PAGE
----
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Test cricket still has a pulse

Roar Rookie
5th January, 2016
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The WACA scoreboard at the Cricket World Cup. (Photo: Wiki Commons)
Roar Rookie
5th January, 2016
6

For a while now, there has been debate about whether Test cricket is alive and well or whether it is on the deathbed.

For years when Test cricket is played in Australia against every team other than England, people draw conclusions about the health of the game.

Then, when England returns, the opposite conclusion is made.

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For those familiar to my previous survey on the NRL, you may have seen me refer to “venue atmosphere”, which I defined as the percentage of seats filled in a venue. Using as many attendance figures over the past decade as I could find, I used this definition to see if there was a pattern – and there was.

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In the graph above, you can see the current six Test cricket venues in Australia and their ‘atmosphere’ for Tests over the past decade. Note the Adelaide day-night Test is out of pattern with Adelaide’s best ‘atmosphere’ since 2006.

You can see a rough pattern form. When England plays, ‘atmosphere’ peaks rapidly but drops when it is against other Test cricket nations.

England Test matches are a sign of a ‘pulse’. This makes me propose that the problem of engagement in Test cricket is not the game itself but it depends on three indicators regarding the opponents.

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These are sporting performance quality, rivalry and talent development.

England has always ticked the boxes in that regard. They are a quality team and the ‘Ashes’ rivalry with Australia is deeply embedded in both nations’ histories

Other teams, like the West Indies, are not playing to a competitive standard. There is now little rivalry and talent development is probably lower in numbers than Australia and England.

It is probably why Twenty20 leagues like the Big Bash League are gaining momentum. They are developing rivalries, have consistent performances and developing talent.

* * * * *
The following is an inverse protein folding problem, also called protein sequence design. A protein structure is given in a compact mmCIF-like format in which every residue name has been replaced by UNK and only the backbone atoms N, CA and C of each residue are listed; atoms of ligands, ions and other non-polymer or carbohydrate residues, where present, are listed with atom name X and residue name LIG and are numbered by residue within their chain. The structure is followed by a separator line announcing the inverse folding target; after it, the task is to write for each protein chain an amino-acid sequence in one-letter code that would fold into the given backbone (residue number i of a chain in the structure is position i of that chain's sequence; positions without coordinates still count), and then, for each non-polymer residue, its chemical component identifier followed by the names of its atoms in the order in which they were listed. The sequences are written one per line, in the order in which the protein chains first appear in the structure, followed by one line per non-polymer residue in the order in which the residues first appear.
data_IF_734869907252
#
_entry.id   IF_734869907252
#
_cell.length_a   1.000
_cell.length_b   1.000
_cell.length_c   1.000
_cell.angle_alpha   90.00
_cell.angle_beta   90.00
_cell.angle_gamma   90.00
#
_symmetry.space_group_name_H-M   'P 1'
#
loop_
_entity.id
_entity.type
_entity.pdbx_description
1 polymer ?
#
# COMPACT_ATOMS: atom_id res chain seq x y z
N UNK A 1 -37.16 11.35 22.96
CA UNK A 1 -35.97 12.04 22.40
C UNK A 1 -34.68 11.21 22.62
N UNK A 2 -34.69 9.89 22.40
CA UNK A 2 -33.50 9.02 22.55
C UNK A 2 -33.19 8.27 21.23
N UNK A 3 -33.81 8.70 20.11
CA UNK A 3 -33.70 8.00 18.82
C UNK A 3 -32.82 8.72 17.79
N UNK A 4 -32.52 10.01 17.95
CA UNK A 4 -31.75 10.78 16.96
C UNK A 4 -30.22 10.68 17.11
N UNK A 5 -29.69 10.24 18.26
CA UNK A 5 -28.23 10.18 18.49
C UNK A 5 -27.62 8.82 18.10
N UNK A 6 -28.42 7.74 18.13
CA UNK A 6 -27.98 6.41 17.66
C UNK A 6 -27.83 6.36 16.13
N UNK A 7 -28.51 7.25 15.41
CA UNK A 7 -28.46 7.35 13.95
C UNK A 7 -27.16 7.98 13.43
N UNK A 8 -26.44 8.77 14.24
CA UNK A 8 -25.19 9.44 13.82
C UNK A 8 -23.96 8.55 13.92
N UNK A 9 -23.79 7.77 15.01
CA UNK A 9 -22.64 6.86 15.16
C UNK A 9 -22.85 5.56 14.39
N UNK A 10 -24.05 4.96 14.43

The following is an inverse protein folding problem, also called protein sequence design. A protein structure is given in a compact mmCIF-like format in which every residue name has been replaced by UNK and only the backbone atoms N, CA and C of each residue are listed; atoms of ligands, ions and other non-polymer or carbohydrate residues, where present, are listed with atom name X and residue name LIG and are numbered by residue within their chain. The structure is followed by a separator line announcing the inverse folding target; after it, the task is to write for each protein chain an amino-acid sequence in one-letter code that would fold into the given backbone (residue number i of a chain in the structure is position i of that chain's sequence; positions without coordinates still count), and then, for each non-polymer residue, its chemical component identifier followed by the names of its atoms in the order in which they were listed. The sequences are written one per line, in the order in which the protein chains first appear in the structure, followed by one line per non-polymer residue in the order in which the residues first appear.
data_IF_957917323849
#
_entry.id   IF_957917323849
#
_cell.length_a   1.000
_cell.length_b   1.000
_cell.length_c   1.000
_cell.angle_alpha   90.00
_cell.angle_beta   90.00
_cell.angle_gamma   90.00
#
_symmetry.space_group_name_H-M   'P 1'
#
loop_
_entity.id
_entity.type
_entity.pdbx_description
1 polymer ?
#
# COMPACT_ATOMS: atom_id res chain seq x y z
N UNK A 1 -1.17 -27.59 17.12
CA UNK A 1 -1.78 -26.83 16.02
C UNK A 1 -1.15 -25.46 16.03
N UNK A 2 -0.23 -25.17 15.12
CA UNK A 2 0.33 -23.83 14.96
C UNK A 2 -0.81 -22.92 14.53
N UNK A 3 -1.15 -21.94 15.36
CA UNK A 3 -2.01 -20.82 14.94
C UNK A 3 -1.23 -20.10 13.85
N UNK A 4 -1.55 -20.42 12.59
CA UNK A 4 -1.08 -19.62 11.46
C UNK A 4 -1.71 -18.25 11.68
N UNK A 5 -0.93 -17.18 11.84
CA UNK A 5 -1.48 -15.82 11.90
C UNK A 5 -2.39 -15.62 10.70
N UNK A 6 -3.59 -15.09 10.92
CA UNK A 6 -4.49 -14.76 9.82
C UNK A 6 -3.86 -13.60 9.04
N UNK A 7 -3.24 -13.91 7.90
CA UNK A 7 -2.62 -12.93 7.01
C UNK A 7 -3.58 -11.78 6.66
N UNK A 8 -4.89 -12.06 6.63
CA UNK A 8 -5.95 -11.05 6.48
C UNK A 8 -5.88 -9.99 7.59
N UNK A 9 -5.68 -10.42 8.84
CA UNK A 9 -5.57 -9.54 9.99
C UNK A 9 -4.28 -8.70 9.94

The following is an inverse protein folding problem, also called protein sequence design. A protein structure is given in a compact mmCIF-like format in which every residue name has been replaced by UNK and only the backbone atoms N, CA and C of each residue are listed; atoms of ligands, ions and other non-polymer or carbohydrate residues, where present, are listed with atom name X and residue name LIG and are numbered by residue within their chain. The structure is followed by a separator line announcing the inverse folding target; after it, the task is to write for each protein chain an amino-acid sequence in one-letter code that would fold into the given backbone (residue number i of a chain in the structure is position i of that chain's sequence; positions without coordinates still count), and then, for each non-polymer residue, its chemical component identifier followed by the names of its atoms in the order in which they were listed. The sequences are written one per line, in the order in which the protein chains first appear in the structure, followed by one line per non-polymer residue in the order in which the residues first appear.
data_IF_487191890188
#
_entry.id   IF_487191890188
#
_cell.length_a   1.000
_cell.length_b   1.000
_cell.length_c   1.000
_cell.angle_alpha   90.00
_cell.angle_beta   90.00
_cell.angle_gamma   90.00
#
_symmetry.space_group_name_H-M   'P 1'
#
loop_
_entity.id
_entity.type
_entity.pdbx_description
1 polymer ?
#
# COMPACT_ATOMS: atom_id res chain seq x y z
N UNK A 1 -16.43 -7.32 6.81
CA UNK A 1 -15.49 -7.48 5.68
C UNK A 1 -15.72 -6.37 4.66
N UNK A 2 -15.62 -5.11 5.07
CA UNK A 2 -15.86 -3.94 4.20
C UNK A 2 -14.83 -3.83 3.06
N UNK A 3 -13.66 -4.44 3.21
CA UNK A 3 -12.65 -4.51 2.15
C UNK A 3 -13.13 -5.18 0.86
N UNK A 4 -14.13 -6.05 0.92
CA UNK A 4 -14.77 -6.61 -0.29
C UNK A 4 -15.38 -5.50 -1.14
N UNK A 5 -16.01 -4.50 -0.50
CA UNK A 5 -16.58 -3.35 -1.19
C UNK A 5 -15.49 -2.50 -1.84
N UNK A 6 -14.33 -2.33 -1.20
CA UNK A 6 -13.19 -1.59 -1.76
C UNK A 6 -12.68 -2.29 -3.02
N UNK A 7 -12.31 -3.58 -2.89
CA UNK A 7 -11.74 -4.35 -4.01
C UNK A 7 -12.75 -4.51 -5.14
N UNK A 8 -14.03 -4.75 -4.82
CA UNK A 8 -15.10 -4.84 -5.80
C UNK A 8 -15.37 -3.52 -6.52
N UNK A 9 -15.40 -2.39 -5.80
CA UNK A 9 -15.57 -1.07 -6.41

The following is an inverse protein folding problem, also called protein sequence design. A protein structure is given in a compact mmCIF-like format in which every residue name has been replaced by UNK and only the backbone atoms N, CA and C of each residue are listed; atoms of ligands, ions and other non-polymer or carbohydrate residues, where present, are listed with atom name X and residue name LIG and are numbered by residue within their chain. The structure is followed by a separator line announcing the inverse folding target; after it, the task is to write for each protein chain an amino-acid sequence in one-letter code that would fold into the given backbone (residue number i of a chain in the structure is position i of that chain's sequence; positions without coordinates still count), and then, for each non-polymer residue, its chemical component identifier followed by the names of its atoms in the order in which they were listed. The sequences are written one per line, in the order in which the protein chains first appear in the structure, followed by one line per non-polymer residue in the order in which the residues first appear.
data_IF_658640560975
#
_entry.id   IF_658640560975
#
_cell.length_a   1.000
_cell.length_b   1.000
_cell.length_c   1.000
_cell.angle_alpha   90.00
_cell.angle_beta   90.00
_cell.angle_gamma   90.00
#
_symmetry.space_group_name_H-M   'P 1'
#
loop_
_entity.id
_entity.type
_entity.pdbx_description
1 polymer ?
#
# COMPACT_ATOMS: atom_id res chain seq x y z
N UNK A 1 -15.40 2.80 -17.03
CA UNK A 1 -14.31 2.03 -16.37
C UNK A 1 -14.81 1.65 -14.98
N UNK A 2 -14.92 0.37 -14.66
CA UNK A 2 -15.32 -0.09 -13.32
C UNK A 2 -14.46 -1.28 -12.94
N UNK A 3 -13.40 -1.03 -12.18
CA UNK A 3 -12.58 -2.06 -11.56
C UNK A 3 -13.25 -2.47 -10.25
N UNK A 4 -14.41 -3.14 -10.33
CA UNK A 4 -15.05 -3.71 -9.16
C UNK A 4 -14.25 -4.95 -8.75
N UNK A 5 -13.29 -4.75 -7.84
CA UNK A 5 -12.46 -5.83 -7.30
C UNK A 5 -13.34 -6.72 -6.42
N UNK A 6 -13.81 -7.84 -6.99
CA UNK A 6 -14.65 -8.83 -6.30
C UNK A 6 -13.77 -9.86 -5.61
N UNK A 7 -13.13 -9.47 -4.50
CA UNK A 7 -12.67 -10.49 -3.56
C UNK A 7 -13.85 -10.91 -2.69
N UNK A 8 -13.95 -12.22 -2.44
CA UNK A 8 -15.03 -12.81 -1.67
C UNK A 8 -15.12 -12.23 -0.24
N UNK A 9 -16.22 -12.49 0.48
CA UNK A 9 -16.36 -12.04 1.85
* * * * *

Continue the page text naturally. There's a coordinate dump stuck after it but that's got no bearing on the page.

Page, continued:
Based on the previous decade-long averages and by looking at the graph, you can see that ‘atmosphere’ is best in Perth followed by Sydney, Melbourne, Adelaide, Brisbane then Hobart. Hobart has recently come under scrutiny regarding its low attendances, which this graph reinforces but a certain fact has been missed.

Hobart has never hosted an Ashes Test match, which as the graph shows sees an increase in ‘atmosphere’ when held.

In the graph, Hobart has followed the trend regarding average daily attendance during Test matches against all Test nations except England, with them having the second lowest atmosphere at roughly 29 per cent.

There are five Hobart data entries – 2005, 2007, 2009, 2012 and 2015. Only the 2011 Hobart Test against New Zealand is missing. If Hobart hosted an Ashes Test match, while they would still have one of the lowest atmospheres they would likely follow the trend and see their atmosphere reach between 60 per cent and 70 per cent. That is more than just over a half full venue.

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This would be a dramatic increase in attendance for Hobart. But they have never hosted an Ashes Test match so we don’t know for sure. Until Hobart hosts an Ashes Test match, we will never know the true interest of Test cricket in Hobart. My three indicators argument also links to the high interest and attendance at Big Bash League matches held in Hobart.

Maybe the overall problem lies in the International Cricket Council? Test cricket started in 1876 which is 13 years after the introduction of association football, the world’s most popular sport.

Yet 139 years later Test cricket is only played by 10 teams. Maybe they are not growing the game globally enough or incorrectly?

Developing new global talent resulting in new competitive international teams and creating new or improved international rivalries could give Test matches a boost.

Test cricket is not dead. There is a pulse, but we need to nurse it back to health.